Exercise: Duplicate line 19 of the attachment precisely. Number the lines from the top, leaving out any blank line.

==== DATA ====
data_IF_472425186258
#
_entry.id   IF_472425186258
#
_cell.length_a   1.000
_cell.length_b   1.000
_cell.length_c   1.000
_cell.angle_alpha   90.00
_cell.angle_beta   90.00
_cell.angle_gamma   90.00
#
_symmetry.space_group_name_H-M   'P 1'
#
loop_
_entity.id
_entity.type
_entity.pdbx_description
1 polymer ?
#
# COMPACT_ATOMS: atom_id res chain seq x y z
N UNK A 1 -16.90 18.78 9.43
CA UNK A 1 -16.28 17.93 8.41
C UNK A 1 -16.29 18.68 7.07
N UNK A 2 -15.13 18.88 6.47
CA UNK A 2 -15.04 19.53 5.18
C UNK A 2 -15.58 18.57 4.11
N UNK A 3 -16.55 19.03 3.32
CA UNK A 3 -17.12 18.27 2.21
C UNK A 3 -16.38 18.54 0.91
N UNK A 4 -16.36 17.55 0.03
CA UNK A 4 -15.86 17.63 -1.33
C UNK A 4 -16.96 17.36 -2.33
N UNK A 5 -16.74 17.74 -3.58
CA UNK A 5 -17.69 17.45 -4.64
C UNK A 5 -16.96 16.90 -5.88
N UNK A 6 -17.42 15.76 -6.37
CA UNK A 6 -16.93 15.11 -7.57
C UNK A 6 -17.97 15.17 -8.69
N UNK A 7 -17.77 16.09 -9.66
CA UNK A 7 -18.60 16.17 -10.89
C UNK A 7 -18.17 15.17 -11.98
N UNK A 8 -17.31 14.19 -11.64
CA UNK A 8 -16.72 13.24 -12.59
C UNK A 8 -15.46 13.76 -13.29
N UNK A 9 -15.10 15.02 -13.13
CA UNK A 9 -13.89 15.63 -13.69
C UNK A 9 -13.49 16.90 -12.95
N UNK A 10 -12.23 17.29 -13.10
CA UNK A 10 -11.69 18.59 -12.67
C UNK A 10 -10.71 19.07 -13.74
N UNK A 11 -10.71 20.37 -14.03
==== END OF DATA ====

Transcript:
#